Sprint, T-Mobile tell FCC to put brakes on Verizon spectrum deal

By , Network World |  Networking, FCC, Sprint

Verizon's proposed spectrum deal with major cable companies came under more criticism today as a broad range of companies and public interest groups asked the Federal Communications Commission to halt proceedings on the deal.

In a letter written to the FCC, the companies and groups said that the FCC needed to force Verizon to submit unredacted documents that include information on "pricing, compensation and marketing strategies" that they say are needed for the FCC to make an informed decision on whether to allow the deal to go through. The letter was signed by representatives from industry heavyweights such as Sprint, T-Mobile and DirecTV, as well as from public interest groups such as Free Press and Public Knowledge that have traditionally opposed telecom mergers.

RELATED: Verizon spectrum deal with cable companies could get Senate hearing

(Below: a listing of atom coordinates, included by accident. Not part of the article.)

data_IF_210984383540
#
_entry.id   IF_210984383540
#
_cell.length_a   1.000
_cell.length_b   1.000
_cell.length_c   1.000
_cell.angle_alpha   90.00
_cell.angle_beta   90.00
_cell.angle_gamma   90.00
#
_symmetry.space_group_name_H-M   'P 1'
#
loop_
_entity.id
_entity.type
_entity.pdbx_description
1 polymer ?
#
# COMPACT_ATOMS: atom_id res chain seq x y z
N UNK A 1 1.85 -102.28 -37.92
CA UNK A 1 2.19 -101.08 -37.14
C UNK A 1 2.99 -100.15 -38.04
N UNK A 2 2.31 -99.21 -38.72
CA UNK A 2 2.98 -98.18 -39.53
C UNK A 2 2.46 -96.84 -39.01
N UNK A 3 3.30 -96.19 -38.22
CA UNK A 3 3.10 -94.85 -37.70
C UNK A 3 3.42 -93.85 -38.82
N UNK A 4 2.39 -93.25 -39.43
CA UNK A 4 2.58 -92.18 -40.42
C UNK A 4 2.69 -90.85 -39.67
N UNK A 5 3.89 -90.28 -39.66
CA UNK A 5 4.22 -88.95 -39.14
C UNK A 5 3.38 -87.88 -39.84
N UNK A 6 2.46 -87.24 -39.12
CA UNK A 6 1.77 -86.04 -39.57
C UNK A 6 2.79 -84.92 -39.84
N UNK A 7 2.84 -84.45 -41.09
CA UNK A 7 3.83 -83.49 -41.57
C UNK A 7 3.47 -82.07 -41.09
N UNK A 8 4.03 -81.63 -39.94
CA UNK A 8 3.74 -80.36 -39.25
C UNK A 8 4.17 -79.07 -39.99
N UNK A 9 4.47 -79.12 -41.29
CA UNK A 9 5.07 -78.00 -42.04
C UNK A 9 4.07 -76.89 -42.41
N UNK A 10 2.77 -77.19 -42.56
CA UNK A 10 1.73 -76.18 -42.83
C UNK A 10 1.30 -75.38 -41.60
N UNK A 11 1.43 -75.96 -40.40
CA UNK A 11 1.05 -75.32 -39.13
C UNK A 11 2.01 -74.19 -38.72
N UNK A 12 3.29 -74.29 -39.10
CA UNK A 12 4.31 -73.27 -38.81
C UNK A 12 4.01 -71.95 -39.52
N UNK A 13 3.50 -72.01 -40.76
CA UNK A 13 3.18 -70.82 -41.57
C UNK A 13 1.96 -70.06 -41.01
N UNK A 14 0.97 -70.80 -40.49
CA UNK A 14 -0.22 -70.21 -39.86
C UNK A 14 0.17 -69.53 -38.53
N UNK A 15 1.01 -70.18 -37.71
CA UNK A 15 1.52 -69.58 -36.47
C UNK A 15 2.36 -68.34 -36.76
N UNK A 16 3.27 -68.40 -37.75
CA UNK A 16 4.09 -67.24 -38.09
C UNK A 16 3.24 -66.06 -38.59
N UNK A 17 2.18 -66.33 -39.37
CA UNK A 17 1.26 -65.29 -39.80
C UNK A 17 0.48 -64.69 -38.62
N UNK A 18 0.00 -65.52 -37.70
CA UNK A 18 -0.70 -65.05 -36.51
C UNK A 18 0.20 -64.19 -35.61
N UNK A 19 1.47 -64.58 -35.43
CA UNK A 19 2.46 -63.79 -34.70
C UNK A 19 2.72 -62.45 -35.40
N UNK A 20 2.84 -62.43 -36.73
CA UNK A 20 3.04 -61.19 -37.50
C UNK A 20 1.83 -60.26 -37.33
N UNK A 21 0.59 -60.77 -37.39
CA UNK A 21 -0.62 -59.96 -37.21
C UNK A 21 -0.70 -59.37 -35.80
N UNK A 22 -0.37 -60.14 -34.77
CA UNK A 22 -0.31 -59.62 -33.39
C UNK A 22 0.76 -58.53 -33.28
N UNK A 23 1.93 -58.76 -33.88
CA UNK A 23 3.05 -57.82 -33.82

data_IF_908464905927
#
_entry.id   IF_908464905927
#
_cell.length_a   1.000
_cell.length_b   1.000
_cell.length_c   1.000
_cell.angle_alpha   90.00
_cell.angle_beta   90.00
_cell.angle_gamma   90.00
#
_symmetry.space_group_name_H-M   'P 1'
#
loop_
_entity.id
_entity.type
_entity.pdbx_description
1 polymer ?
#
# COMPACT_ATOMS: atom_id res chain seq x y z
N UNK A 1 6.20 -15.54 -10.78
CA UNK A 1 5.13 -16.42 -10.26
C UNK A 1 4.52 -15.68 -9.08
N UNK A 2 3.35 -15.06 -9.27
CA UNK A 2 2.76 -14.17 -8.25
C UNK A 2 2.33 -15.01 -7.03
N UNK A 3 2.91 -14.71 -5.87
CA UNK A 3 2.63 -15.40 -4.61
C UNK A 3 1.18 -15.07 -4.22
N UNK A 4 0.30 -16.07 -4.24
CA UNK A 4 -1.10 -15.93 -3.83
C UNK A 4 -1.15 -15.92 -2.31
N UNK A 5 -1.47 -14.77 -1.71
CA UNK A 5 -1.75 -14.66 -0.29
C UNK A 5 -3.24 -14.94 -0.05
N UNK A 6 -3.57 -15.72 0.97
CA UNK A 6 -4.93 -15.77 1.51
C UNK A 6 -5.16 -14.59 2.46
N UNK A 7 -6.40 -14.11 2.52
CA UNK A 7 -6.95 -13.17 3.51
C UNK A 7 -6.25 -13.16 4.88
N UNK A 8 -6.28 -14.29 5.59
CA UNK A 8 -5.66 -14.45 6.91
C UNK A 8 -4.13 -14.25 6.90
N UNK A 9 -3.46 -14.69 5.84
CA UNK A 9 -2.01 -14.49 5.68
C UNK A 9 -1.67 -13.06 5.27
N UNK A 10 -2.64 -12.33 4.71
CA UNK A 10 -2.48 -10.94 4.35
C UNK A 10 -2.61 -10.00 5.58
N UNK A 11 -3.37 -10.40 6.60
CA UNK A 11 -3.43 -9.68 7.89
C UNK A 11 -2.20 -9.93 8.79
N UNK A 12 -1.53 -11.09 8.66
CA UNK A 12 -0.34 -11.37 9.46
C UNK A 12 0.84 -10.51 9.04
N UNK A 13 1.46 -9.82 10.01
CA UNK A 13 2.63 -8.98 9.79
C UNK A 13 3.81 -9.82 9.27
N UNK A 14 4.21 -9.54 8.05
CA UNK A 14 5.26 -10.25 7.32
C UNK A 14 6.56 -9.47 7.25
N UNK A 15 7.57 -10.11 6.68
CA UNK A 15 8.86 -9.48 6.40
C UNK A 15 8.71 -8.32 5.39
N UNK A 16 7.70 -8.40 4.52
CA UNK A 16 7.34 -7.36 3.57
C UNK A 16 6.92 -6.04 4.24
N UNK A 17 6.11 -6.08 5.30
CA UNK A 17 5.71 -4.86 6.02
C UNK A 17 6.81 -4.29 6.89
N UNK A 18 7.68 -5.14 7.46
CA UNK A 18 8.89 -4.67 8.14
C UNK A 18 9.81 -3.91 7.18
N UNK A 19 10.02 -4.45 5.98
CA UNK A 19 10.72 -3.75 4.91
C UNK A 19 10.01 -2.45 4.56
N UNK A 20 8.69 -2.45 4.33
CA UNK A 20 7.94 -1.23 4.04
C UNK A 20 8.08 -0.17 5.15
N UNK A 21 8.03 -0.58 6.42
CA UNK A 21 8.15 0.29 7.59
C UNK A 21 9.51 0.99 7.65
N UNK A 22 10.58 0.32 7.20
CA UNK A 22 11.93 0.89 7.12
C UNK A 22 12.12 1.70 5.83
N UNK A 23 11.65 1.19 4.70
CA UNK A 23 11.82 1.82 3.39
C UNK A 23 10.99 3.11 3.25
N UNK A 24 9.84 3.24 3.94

IN DEPTH: LTE spectrum: How much do the big carriers have?

"As an institutional matter, the Commission cannot allow Verizon and the cable companies to make unilateral determinations that certain information is not relevant to Commission's public interest determination or is too sensitive to be sufficiently protected by Commission safeguards," they wrote. "As a policy matter, the Commission cannot allow the applicants to deny production of evidence for the record without which interested parties would be unable to submit ... fully informed analyses."

The controversy over Verizon's spectrum holdings started last year when Comcast, Time Warner and Bright House agreed to sell Verizon 122 AWS spectrum licenses that covered 259 million points of presence for $3.6 billion. Verizon subsequently worked out a similar deal with Cox Communications involving $315 million in licenses for 20MHz of AWS spectrum. Verizon Wireless CEO Dan Mead said the spectrum purchase "solidifies our network leadership into the future" and would allow Verizon to deliver better 4G LTE services to its users.

Originally published on Network World |  Click here to read the original story.
Join us:






Answers - Powered by ITworld

ITworld Answers helps you solve problems and share expertise. Ask a question or take a crack at answering the new questions below.

Ask a Question